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All Things Ampersand

Working in Egg Tempera with Mark Meunier

Most egg tempera work is done in a cross hatching style, as the paint dries so quickly.  The paint lends itself to drawing lines, rather than the soft buttery laying down that oil allows.  But, Mark Meunier works his technique almost like oils, choosing a primary palette, glazing with the medium and working realistically.  Mark has taken the difficulty and tension out of egg tempera and created a technique that anyone can use.

Choosing a primary palette of eight colors, white, yellow ochre, yellow, orange, red, prussian blue, burnt sienna, and ultramarine blue, Mark created a simple palette with small cups of pigment laying around the borders.  On the corner, a cup of egg yolk and a bit of water mixed waits for dipping.  He doesn’t grind down each color first as is the tradition of egg tempera, but instead, mixes his colors on the palette.

There isn’t a formula, he says, for the exact amount of egg and water to mix, but getting all of the egg white off the yolk is vital.  Roll the yolk around on a paper towel before using and add water, no need to worry about distilled water or organic fresh farm eggs, either.  Just use what you have, and create an emulsion that works.  

Working on an absorbent surface, like Claybord™ is best, as the egg needs something to soak into to adhere correctly.  Traditional gesso was the original substrate that Mark used, but he found that Claybord works very well and he doesn’t have the laborious process of making his own gesso.  

Lastly, varnishing isn’t necessary, but egg tempera is soft and sensitive, so it is up to the artist.  Do note, however, that varnishing will change the piece as it will pop the colors.  Egg tempera has soft darks, more muted hues, and varnishing will alter the piece. 

Claybord is on sale now at many retailers across the country for up to 40% off.  Find a retailer near you:  www.ampersandart.com/retailers2

All things Ampersand, 
Karyn Meyer-Berthel 
Artist & Social Media Specialist 
Ampersand Art Supply 

Click here to explore the full selection of Ampersand panels and tools.

Featured Artist: Mark Meunier

“I work in egg tempera, a medium that can strike fear in too many artists who love the effects but after doing a little research have come away mind boggled with too many ‘do’s and don’ts’ .  Over the years I’ve simplified the whole egg-tempera thing and love to pass on this demystified technique. Interestingly some people out there say you have to make your own boards, or buy ‘true gesso’ panels, [but] Claybord works very well, much better than any board I use to make.” ~Mark Meunier

There are only a handful of professional artists working in egg tempera, and even fewer that have worked in the medium as long as Massachusetts artist Mark Meunier.  Even more astounding is that Mark taught himself the medium back in 1978 when oil painting wasn’t giving him the effects he wanted.  He was aiming for more realism and wanted something quicker than oils.  With the almost instant drying time of egg tempera and the beauty that Andrew Wyeth captured with them, it seemed the ideal choice.

At the time, he knew of Andrew Wyeth and Robert Vickery painting in egg tempera, so he ordered Vickery’s book, New Techniques in Egg Tempera, and began his own journey.  At first, Mark created his own traditional gesso with rabbit skin glue, whiting, and titanium dioxide pigment, working on masonite. He would grind each pigment down into an egg emulsion.  With traditional egg tempera, each change in color within an object is actually a different hue rather than a tint or shade, quite a laborious process to grind each.  He found that the paints dried quickly, too, on their own, and the panel making was tedious.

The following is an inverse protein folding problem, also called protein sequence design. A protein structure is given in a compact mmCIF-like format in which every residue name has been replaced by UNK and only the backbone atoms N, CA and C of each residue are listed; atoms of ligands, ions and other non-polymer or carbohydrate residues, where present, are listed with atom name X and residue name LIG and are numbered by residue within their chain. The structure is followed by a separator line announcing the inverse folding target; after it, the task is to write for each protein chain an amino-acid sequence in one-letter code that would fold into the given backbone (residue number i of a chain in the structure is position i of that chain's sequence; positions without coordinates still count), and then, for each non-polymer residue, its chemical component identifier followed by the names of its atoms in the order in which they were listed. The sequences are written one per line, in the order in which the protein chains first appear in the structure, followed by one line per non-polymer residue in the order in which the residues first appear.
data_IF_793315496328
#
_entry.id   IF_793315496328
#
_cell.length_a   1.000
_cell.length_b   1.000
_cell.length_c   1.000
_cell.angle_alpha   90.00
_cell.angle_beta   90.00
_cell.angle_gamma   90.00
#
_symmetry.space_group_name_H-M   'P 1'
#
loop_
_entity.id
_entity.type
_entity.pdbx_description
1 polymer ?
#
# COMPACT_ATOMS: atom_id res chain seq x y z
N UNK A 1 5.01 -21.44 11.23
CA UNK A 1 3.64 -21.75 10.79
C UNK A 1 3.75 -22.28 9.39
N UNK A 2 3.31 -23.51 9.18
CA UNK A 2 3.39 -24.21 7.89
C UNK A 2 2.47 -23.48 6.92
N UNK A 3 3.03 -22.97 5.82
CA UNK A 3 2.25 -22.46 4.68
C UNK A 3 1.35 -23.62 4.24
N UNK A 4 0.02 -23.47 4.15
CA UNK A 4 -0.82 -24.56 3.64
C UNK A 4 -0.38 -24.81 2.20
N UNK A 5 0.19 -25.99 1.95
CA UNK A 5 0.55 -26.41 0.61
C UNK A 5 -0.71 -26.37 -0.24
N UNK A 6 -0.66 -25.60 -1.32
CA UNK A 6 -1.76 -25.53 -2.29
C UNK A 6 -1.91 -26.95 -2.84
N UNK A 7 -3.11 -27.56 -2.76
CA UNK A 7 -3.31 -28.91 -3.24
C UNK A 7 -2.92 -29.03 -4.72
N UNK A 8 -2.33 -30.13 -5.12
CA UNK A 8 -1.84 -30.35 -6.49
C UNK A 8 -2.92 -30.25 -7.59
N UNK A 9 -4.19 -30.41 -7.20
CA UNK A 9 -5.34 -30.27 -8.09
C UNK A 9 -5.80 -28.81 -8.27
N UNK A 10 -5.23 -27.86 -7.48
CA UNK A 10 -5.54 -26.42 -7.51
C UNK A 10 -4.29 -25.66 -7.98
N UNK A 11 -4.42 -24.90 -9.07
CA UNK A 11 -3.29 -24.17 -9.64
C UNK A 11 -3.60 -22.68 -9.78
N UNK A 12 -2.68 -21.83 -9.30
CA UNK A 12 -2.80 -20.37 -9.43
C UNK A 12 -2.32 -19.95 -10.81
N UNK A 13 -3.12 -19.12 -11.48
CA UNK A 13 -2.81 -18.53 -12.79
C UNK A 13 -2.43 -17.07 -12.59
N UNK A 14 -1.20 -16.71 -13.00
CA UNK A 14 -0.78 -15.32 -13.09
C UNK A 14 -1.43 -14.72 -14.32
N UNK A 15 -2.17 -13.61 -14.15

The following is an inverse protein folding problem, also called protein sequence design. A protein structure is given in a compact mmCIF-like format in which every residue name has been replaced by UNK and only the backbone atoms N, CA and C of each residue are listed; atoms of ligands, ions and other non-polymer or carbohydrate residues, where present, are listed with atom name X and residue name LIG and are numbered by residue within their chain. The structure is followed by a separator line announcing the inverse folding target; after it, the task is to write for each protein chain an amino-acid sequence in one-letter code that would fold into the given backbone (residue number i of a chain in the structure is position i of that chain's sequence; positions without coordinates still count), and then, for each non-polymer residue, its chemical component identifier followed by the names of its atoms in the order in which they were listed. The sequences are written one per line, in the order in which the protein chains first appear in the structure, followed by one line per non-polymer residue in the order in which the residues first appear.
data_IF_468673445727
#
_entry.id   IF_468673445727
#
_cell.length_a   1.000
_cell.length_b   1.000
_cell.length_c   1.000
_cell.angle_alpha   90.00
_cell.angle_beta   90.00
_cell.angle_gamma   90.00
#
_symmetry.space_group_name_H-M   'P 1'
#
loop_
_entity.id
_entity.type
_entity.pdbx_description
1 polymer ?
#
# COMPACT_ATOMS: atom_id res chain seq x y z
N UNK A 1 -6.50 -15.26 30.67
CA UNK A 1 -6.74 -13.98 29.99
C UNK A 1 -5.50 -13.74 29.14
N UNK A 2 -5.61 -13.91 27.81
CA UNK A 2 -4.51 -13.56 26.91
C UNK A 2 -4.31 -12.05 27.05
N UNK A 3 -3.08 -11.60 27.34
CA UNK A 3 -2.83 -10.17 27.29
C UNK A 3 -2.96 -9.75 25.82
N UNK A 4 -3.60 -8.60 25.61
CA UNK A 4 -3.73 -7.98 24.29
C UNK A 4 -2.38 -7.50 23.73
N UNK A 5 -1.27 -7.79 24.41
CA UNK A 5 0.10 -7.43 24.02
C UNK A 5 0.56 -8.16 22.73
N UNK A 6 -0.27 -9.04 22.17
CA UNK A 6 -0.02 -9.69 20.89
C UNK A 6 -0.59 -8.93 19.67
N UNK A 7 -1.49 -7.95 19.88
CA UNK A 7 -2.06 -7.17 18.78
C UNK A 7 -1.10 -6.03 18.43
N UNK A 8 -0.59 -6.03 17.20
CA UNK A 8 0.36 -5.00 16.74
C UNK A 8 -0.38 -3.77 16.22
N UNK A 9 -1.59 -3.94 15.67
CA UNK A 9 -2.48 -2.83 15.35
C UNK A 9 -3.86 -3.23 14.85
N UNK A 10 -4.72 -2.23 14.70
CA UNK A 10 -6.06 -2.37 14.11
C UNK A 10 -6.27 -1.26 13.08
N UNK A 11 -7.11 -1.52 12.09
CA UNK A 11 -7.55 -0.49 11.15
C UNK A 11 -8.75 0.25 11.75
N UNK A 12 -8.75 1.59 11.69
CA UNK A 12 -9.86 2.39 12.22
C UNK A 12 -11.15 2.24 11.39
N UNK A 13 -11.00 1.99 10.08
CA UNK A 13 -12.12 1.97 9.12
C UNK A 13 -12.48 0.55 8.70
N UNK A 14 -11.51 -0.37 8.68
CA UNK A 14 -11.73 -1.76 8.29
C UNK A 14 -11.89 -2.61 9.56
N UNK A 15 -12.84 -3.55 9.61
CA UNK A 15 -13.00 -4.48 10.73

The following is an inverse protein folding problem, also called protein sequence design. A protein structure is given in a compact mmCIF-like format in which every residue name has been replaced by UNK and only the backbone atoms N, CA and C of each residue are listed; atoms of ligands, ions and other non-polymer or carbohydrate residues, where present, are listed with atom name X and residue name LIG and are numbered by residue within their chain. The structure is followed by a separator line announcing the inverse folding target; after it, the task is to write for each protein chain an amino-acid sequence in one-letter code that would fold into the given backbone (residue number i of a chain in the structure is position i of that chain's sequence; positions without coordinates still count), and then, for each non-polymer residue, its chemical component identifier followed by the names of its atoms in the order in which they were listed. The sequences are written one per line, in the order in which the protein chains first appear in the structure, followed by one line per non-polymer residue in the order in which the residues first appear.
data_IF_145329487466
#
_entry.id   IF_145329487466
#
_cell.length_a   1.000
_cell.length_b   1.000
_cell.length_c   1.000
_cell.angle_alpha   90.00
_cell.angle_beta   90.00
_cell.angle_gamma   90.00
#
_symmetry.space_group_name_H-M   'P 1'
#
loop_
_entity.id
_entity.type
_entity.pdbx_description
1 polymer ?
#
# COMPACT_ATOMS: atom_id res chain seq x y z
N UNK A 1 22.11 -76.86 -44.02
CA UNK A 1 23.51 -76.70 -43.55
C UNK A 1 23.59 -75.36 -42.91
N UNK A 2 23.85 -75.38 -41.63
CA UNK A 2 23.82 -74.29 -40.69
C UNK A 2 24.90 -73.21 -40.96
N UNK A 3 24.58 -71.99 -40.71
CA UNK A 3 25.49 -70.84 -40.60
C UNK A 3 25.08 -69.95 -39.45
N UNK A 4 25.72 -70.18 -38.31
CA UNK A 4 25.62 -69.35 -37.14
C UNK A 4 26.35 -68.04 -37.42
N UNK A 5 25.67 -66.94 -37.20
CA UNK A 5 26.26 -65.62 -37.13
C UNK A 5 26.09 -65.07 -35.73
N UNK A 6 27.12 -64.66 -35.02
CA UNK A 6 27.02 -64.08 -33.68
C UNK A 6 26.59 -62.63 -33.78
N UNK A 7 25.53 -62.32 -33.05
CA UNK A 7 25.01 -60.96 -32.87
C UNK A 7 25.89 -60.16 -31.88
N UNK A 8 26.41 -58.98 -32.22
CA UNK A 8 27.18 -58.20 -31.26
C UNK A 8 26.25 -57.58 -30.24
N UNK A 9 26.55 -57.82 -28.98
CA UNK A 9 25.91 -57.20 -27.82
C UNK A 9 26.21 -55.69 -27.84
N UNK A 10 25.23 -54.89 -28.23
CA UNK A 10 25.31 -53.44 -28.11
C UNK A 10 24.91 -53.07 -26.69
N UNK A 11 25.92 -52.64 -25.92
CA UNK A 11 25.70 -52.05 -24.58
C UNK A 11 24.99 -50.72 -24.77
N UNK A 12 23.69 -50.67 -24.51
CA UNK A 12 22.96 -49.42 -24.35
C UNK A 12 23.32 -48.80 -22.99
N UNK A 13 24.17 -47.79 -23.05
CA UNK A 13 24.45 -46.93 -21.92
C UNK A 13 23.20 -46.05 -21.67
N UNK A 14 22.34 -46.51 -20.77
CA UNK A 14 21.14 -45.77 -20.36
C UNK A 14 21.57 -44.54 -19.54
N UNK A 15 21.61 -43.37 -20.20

However, since egg tempera needs a highly absorbent surface, there are few options to choose from for substrates.  Claybord™ solved the problem.  Mark explains that he did have to make a small adjustment to painting on Claybord as the surface is slightly different than rabbit skin glue gesso, but Claybord is highly absorbent, affordable and easy to work with.  As he evolved to using the Claybord, Mark also altered how he went about using egg tempera.  Instead of grinding each pigment down into the egg emulsion, he now wets his brush with the emulsion and dips the wetted out tip into a bit of pigment, mixing on his palette small puddles of paint at a time.  This way, his working paints stay moist.  Instead of mixing different hues for each object, Mark sticks with a palette of eight colors and works mixing those pigments to attain his colors, much like his oil painting background. 

With the translucent layers of egg tempera, objects form out of the two dimensional space, a concept that Mark hones constantly.  He continues his evolution as a painter by reaching his loyal audience through new subjects and ever bettering what he already knows well, taking realism a step further.  

Mark Meunier’s work is in several galleries with new shows opening this year.  You can find his work at the Collins Galleries in Orleans, MA, at the R. Michelson Gallery in North Hampton, MA and at Tilting at Windmills Gallery in Manchester Center, Vermont with a show opening this coming May.

Mark has made egg tempera an accessible medium for anyone to use.  To start learning more about using Claybord with Egg Tempera, you can refer to these blog posts:  Painting in Egg Tempera on Claybord & Using Egg Tempera on Claybord.

Claybord is now on sale at select retailers across the country, along with Encausticbord, Hardbord, Gessobord and Artist Panel.  

All things Ampersand,
Karyn Meyer-Berthel
Artist & Social Media Specialist
Ampersand Art Supply

Click here to explore the full selection of Ampersand panels and tools.